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Minima of sin function with domain (a, b)

  1. Aug 6, 2012 #1
    1. The problem statement, all variables and given/known data
    Consider the function f(x) = sin (x) in the interval x ∈ (p/4, 7p/4). The number and location(s) of the local minima of this function are?

    2. Relevant equations


    3. The attempt at a solution
    I have managed to get one of the minimas (i.e. 3p/2), however i am unsure about the the minima. If x ∈ [p/4, 7p/4], then it would be p/4 however since x ∈ (p/4, 7p/4) and p/4 is not part of the domain not sure what the minima would be. Here is an image to denote the same idea.

    *Please note p is pie here.
     
  2. jcsd
  3. Aug 6, 2012 #2

    Mark44

    Staff: Mentor

    This character - π - is pi, not pie.

    For the function on its restricted domain, there is one maximum (plural is maxima) and one minimum (plural is minima). The usual techniques of calculus can be used to find these critical points.
     
  4. Aug 7, 2012 #3

    HallsofIvy

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    But it is sufficient to know that sin(x) is always between -1 and 1 and is equal to -1 if and only if [itex]x= (4n+3)\pi/2[itex] where where n is any integer.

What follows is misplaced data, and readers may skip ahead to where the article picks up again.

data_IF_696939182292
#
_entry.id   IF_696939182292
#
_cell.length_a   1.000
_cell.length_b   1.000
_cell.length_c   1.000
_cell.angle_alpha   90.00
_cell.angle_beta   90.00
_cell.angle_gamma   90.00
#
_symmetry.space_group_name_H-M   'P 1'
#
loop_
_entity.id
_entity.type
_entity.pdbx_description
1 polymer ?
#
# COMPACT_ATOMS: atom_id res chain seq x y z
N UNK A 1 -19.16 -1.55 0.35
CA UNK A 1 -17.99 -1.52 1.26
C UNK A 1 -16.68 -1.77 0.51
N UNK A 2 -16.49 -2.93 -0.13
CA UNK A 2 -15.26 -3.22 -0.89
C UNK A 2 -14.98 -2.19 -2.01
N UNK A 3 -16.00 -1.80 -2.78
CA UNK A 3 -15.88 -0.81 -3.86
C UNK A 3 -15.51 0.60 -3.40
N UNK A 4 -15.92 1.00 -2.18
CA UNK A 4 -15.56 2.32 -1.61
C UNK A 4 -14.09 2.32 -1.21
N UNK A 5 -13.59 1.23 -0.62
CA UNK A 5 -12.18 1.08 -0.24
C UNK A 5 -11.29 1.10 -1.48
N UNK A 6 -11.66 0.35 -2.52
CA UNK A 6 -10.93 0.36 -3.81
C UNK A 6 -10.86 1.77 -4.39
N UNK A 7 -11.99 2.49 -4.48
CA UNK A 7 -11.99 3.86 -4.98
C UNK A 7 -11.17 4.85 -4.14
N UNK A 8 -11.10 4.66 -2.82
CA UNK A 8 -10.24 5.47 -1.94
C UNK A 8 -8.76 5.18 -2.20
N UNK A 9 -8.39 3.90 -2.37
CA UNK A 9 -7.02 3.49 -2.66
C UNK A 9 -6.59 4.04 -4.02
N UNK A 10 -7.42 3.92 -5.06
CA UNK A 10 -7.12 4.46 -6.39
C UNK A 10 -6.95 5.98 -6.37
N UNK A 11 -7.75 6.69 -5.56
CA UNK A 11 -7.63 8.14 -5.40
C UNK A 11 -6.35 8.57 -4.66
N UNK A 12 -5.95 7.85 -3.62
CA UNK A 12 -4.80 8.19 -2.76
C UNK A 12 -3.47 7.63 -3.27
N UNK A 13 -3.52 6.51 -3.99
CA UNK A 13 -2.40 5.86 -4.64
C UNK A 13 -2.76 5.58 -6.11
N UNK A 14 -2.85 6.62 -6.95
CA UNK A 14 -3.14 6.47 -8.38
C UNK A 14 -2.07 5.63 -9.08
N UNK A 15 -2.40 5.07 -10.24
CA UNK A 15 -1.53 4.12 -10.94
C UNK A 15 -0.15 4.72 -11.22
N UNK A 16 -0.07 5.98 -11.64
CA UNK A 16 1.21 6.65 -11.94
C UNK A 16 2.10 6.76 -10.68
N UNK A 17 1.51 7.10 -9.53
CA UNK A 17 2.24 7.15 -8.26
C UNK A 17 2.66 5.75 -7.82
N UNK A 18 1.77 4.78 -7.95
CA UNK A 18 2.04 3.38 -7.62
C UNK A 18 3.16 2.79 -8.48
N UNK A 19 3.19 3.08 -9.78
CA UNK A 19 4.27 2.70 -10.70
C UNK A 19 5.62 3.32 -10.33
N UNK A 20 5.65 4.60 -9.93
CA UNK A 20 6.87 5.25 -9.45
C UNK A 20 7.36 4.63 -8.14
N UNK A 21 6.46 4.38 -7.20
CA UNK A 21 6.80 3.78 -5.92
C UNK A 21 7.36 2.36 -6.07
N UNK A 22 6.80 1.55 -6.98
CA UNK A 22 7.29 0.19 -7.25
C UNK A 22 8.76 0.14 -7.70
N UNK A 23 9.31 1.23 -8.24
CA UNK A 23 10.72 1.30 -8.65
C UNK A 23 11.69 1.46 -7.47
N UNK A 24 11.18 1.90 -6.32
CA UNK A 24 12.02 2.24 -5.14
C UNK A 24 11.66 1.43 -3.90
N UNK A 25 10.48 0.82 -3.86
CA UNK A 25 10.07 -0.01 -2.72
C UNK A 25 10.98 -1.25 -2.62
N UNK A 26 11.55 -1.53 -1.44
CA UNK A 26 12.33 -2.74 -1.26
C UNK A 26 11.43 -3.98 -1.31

5. Aug 7, 2012 #4

    Ray Vickson

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    However, the question asked for *local* maxima/minama, so the endpoints could count as well (at least in standard optimization terminology, where a local min in an interval means that we do not look outside the interval, so can have a positive derivative if the local min is a left endpoint or a negative derivative at a right-hand end point). However, not all treatments agree with that terminology; it is more commonly used in optimization textbooks than in calculus textbooks, for example (because in the 'real world' we very often encounter such solutions to problems, and we need a way to talk about them in a common language). The OP will need to use terminology relevant to the course.

    RGV
     
  6. Aug 7, 2012 #5

    Mark44

    Staff: Mentor

    Understood.
    However, the OP provided a graph from which it was obvious to the most casual observer that endpoints of the restricted domain were not going to contribute maxima or minima. For that reason, I didn't say anything about checking the endpoints, something that I normally do.
     
  7. Aug 7, 2012 #6

    Ray Vickson

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    The only reason they are not local min/max is that in this case the domain is an open interval instead of a closed one (and I assume the OP *really* meant what he wrote). Had the interval been closed, the endpoints would be local optima (but, assuredly, not global optima), inasmuch as they would respect the definition that [itex] x_0 \in [a,b][/itex] is a local minimizer (maximizer) of [itex]f(x)[/itex] on [itex][a,b][/itex] if [itex] f(x_0) \leq f(x) \;(\geq f(x)) \: \forall x \in [a,b] \text{ in a neighbourhood of } x_0.[/itex]

    RGV
     
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